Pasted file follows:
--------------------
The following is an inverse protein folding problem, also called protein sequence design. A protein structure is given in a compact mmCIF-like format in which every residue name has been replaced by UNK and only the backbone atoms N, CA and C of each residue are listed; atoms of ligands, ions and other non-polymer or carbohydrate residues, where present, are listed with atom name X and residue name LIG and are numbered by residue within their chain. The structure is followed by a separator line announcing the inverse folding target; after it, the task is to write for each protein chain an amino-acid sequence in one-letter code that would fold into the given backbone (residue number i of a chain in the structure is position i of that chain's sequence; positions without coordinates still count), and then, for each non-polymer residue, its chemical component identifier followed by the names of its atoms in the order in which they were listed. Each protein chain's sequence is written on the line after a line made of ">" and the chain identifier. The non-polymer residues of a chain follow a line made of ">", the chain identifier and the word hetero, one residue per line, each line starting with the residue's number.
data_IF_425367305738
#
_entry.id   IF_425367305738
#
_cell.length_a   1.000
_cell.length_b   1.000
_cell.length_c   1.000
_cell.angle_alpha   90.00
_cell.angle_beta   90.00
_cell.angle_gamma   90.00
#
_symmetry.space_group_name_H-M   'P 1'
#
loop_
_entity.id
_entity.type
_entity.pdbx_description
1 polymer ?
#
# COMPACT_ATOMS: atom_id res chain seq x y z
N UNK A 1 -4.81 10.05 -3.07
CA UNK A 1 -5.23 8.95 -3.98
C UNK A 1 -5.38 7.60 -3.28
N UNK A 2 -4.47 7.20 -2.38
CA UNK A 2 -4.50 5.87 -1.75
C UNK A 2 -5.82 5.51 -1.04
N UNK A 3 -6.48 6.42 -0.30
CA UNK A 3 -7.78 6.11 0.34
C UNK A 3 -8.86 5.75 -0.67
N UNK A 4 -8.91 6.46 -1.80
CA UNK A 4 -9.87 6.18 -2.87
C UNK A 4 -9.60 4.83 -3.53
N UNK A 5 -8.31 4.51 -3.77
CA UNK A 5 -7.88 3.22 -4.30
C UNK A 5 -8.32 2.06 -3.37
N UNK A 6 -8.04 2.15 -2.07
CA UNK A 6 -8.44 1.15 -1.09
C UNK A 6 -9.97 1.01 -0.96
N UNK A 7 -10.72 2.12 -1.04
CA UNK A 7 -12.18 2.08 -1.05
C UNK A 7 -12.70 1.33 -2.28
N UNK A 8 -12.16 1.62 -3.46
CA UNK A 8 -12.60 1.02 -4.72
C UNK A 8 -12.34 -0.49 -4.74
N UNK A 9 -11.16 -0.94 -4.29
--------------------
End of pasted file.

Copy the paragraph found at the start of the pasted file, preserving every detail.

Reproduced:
The following is an inverse protein folding problem, also called protein sequence design. A protein structure is given in a compact mmCIF-like format in which every residue name has been replaced by UNK and only the backbone atoms N, CA and C of each residue are listed; atoms of ligands, ions and other non-polymer or carbohydrate residues, where present, are listed with atom name X and residue name LIG and are numbered by residue within their chain. The structure is followed by a separator line announcing the inverse folding target; after it, the task is to write for each protein chain an amino-acid sequence in one-letter code that would fold into the given backbone (residue number i of a chain in the structure is position i of that chain's sequence; positions without coordinates still count), and then, for each non-polymer residue, its chemical component identifier followed by the names of its atoms in the order in which they were listed. Each protein chain's sequence is written on the line after a line made of ">" and the chain identifier. The non-polymer residues of a chain follow a line made of ">", the chain identifier and the word hetero, one residue per line, each line starting with the residue's number.